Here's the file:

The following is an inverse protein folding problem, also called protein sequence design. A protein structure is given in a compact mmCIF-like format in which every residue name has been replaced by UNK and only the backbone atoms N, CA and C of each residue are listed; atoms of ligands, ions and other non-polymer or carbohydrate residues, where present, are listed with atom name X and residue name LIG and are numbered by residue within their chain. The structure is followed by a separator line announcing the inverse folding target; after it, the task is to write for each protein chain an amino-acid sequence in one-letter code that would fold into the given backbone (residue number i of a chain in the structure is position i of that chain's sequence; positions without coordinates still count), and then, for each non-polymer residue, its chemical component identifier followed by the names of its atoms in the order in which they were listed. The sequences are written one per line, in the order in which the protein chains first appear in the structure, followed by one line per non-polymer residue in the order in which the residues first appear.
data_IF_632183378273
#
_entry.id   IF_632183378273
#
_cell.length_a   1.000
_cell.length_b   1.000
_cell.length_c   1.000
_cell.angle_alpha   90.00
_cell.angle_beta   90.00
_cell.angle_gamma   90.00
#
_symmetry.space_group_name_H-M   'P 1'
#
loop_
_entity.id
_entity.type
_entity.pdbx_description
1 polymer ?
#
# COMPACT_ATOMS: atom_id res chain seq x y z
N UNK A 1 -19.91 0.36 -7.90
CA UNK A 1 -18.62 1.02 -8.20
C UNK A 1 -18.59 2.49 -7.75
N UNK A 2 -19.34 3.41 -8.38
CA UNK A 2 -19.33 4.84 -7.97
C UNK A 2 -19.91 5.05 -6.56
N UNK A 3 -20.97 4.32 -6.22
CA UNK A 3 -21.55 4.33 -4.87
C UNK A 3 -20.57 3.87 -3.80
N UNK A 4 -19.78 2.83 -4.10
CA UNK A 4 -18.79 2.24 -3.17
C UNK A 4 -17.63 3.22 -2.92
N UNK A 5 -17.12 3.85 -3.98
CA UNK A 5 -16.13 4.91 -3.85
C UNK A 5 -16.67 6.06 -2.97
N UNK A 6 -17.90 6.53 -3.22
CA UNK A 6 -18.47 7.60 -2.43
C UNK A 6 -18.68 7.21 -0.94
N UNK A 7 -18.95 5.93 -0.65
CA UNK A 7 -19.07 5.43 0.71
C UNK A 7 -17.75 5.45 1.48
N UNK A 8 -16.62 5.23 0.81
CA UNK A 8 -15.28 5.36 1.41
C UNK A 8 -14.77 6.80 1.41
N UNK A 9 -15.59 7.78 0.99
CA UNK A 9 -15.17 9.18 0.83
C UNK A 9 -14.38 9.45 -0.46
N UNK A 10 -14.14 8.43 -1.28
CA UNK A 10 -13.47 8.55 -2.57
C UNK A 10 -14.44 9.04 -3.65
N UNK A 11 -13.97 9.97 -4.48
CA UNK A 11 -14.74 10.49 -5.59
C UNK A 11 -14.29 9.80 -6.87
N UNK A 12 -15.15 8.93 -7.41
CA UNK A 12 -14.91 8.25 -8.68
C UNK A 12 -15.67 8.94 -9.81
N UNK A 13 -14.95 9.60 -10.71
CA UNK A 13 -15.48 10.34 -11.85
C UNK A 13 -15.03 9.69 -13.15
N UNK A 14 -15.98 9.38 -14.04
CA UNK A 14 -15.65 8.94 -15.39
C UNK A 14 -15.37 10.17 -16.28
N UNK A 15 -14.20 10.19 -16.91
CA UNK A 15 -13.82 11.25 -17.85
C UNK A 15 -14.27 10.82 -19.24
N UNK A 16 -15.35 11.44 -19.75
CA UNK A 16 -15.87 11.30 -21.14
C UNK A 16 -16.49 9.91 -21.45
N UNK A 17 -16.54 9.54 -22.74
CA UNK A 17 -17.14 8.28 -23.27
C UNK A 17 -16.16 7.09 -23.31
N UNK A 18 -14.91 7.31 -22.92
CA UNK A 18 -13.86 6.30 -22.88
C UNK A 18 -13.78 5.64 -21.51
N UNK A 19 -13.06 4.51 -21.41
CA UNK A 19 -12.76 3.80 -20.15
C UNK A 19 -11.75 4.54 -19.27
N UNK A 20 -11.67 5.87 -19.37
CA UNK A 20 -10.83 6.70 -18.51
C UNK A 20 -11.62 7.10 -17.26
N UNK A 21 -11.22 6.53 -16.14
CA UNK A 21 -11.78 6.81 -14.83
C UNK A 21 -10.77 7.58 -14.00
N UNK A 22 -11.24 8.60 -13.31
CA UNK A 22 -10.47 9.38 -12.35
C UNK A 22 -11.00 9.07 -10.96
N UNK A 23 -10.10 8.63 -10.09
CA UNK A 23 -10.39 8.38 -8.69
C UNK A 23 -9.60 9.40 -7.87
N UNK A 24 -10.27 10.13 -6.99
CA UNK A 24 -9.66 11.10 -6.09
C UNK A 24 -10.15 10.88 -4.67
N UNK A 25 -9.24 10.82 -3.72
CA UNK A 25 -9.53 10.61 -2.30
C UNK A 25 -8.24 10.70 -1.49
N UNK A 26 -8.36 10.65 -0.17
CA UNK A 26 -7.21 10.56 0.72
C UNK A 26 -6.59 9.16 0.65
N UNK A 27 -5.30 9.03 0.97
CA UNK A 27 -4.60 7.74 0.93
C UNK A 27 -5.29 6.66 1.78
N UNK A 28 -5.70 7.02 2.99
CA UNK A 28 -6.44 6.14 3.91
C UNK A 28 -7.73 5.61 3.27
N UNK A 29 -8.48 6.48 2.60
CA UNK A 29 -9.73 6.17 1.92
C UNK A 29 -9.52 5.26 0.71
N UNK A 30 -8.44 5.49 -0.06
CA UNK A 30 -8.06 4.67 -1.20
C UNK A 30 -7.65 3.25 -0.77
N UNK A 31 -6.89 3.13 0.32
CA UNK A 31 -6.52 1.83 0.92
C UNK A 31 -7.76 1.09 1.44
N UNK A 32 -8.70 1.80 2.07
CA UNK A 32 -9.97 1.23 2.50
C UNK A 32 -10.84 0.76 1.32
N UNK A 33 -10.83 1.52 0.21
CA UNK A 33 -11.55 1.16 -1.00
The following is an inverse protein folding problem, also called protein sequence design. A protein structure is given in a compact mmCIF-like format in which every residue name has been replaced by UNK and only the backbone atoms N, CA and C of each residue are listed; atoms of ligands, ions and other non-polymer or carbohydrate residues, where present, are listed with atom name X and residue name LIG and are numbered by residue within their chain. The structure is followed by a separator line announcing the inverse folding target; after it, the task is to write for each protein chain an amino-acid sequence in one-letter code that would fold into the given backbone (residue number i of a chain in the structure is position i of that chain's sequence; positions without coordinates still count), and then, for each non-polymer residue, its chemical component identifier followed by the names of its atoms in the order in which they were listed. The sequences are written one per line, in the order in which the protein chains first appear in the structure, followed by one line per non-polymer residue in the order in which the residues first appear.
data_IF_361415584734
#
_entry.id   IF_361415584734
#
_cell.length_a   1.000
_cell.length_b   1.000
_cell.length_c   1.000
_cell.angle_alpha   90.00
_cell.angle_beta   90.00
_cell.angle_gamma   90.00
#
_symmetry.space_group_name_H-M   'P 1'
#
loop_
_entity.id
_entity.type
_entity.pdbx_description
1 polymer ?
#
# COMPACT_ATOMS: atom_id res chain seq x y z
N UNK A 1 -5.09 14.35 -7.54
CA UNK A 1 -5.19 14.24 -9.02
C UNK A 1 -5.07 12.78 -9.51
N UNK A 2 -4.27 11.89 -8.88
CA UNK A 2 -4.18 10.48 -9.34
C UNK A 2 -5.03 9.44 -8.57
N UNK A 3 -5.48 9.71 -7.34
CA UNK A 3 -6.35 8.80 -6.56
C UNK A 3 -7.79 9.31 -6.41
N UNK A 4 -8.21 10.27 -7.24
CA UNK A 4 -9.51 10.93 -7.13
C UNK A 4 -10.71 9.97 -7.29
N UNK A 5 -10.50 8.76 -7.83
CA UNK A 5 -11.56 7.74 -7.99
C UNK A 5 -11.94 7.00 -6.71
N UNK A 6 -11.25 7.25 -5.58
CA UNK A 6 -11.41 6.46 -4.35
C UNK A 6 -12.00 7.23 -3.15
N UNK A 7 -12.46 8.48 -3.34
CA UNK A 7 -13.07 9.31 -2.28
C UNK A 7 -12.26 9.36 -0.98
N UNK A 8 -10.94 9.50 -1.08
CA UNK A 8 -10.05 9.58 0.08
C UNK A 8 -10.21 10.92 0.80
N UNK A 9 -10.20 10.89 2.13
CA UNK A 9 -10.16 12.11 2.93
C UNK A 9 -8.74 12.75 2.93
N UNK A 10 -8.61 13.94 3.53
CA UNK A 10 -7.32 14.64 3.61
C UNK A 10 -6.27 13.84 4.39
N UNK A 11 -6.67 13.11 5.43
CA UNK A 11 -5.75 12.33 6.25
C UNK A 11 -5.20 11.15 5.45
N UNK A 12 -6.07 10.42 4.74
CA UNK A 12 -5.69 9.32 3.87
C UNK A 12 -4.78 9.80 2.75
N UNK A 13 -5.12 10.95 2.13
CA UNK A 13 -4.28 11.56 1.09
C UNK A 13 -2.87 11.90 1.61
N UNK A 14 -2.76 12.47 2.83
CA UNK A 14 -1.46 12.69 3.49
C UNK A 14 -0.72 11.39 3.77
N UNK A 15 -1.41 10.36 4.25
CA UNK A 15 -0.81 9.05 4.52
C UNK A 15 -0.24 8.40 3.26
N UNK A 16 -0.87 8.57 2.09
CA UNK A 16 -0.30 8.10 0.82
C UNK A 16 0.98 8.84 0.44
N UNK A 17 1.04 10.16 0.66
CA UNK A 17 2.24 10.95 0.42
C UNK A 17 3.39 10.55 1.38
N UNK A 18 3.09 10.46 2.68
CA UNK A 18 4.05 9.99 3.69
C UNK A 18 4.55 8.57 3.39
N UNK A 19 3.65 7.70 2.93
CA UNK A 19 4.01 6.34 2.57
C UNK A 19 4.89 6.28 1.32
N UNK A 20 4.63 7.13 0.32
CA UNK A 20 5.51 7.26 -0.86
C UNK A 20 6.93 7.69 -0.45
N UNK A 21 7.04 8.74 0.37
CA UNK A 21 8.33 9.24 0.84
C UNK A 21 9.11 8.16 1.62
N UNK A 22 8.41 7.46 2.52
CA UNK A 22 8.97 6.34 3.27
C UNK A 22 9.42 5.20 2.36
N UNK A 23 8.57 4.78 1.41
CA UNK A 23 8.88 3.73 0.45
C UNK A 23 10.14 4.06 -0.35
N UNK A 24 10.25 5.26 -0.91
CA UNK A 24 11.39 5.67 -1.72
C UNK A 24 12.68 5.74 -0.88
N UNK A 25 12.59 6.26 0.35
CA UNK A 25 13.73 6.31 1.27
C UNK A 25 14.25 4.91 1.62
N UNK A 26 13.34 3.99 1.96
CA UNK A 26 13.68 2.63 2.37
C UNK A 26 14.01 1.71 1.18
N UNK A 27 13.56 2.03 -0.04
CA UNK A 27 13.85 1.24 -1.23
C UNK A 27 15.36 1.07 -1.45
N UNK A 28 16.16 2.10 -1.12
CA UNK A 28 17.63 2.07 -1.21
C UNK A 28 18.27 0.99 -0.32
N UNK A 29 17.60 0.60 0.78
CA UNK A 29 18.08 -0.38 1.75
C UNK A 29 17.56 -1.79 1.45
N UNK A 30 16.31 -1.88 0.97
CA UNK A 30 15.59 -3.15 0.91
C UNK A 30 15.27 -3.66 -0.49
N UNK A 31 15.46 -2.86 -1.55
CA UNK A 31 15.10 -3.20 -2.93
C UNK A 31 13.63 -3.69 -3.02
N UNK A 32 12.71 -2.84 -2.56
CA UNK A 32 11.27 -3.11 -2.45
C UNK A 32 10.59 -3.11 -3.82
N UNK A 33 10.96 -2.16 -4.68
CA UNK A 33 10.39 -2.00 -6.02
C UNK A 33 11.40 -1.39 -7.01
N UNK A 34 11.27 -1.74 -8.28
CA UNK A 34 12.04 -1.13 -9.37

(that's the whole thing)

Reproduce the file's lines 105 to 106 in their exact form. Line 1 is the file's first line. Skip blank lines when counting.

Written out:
C UNK A 28 -7.73 5.61 3.27
N UNK A 29 -8.48 6.48 2.60